Going Digital in Manufacturing- How Smart Can We Become via IoT Adoption?

Going Digital in Manufacturing- How Smart Can We Become via IoT Adoption? | Manufacturing Plant | Parker IoT In lean manufacturing, life can change pretty dramatically when you are not waiting for the next fire drill. With expanded knowledge and control IoT adoption brings about, roles can switch to being proactive and forward-looking, transforming systems and processes fundamentally.


Early days of IoT adoption

During the early stages of our organization’s IoT adoption, a Parker team identified an internal application error by troubleshooting a custom pump half the size of a car that was burning out seals.

The hydraulic chiller would not cool the machine down and eventually took the equipment offline for more than a week. Only after the strategic placement of flow and pressure sensors was it discovered that a cracked manifold was burning out the seals.


“It opened our eyes and other people’s. By focusing on the basics set our imaginations to wondering-- just how much smarter can we be in a digital world?”
Don Groce, Parker project manager


At our lean manufacturing sites, teams were coming on board. They wanted to know:

  • What more can we collect that day-by-the-hour tracking reports don’t capture?

  • Is a piece of equipment even running?

  • What is the cycle time?

  • How can we ensure we will never get to that critical red supply level?

Going Digital in Manufacturing- How Smart Can We Become via IoT Adoption? | Voice of the Machine eBook | Parker IoT teamDownload our eBook, Voice of the Machine: Manufacturing's Digital Transformation for a roadmap to your organization’s IoT adoption and becoming smarter in a digital world.




A machine inefficiency ripe for examination

If a machine has an 85% uptime goal that is being hit very rarely, that degree of inefficiency is ripe for examination. Not every machine has to run at that level, but for 24/7 assets, a properly configured dashboard can bring issues to immediate attention instead of many elapsed hours later when a supervisor discovers it during rounds.

More complex is exploiting the production angle to analyze the root causes of downtime more deeply. Yet these things must be addressed for equipment that is directly tied to productivity.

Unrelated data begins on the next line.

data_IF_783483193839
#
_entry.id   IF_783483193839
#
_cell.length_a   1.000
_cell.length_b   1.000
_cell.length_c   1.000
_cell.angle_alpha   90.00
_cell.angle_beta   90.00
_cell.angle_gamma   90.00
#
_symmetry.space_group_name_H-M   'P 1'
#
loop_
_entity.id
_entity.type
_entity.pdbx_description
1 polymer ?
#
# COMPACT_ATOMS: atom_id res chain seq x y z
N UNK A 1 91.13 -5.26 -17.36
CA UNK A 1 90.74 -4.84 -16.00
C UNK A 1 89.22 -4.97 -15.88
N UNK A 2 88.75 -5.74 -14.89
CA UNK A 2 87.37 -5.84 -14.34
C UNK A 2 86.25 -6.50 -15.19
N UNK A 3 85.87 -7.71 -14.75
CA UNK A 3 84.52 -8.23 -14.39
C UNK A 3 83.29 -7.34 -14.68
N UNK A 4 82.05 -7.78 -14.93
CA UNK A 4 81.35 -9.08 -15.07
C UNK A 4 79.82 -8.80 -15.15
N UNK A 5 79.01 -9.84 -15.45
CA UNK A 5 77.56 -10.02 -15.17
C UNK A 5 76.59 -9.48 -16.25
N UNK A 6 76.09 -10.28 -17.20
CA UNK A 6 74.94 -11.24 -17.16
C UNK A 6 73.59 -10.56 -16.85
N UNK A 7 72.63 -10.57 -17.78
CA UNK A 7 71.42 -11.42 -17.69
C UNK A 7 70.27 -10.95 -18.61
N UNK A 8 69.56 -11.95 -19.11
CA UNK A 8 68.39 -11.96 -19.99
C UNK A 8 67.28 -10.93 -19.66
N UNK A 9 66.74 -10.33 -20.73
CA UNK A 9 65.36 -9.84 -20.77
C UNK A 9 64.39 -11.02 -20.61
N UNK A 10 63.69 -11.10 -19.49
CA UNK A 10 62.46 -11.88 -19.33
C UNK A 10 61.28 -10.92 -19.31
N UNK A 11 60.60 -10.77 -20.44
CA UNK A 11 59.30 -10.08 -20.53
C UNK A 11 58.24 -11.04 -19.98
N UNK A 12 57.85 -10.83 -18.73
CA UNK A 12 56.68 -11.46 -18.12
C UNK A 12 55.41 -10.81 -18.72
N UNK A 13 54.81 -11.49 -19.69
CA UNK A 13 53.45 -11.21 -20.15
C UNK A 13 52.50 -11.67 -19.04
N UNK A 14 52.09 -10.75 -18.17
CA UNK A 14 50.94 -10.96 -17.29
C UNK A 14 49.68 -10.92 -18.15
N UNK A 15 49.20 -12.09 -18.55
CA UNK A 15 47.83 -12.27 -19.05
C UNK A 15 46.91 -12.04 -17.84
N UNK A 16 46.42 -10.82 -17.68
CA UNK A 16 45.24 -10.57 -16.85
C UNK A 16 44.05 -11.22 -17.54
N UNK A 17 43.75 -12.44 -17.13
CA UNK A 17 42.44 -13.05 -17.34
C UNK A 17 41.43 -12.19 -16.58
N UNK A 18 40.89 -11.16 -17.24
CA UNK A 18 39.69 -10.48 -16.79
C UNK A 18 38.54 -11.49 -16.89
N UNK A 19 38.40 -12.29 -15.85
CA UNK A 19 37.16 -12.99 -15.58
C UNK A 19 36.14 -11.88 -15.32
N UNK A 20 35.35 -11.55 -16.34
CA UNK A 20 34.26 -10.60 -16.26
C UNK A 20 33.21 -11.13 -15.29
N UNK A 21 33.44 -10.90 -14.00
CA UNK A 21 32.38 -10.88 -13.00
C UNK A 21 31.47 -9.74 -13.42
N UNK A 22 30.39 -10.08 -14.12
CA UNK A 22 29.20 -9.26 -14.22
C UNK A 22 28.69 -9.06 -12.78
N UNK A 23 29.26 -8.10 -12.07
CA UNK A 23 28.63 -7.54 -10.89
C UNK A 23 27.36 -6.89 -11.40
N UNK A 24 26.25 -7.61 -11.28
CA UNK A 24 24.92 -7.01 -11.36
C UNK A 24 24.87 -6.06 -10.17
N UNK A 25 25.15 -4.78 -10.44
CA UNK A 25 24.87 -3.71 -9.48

Our teams began by educating facility-based maintenance supervisors and value stream managers about the data it is possible to gather, starting with something as simple as demonstrating the capabilities of a dashboard from a mobile device for a glimpse of real-time activity at another facility.

Another key task was conducting a comprehensive site survey to identify opportunities for sensor placement that would unlock insights from actual processes and systems. From a maintenance perspective, it wasn’t hard to see which questions would yield immediate needs to get smarter:

  • What’s the worst nightmare on any given day?

  • Which equipment does it involve?

  • What equipment has a recurring tendency to go off course? For example, accumulators located in out-of-the-way spots may be prone to losing pressure. Knowing when they need a recharge eliminates unnecessary worry.

  • Which custom equipment has no spare parts and/or cannot be repaired quickly?

  • What can happen on a weekend that could be tended to before Monday shifts?

  • What legacy equipment appears most mysterious? We have learned--no matter how old the machine is, there is always a place to put a sensor.


“We have dozens of CNC machines. With IoT and sensors, we can see that they are very stable; the air they need is being reliably satisfied by the compressors.”
CY French, plant manager, Parker Tube Fittings Division


With that freedom from analog concerns came the ability to move away from lagging indicators to leading indicators, of instilling a more predictive maintenance focus to avoid downtime, and gaining a clearer understanding of what processes are capable of achieving quality, safety, and reliability.


Defining value in our IoT world

To ensure compliance with industry standards and in our own new product qualification processes, we expanded IoT into our mechanical lab. We've identified significant value in knowing the current state of the hydraulic impulse testing machines in there, that shoot hot oil through hoses at 60 cycles per second.

By identifying ways to create value through IoT systematically results in our competitive advantage. Which keeps us envisioning--how much smarter can we become through our IoT adoption journey?


Going Digital in Manufacturing- How Smart Can We Become via IoT Adoption? | Download eBook | Parker IoT teamDownload our eBook, Voice of the Machine: Manufacturing's Digital Transformation to learn more about our organization’s IoT digital transformation, and a roadmap to chart your company’s path to IoT success.


Leading with purpose

After more than a century of experience serving our customers, Parker is often called to the table for the collaborations that help to solve the most complex engineering challenges. We help them bring their ideas to light. We are a trusted partner, working alongside our customers to enable technology breakthroughs that change the world for the better


Related, helpful content for you:

Defining Our Unique Contribution to the World

Listening to Our Collective Voice Delivers IoT Empowered Customer Value

The Internet of Things: How Your Company Can Get Ready

Parker Teams Deploying IoT to Help Customers Improve Operations

Is Factory Due Diligence Required to Undertake a Discrete IoT Journey?

You Have A Dashboard, So Now What?

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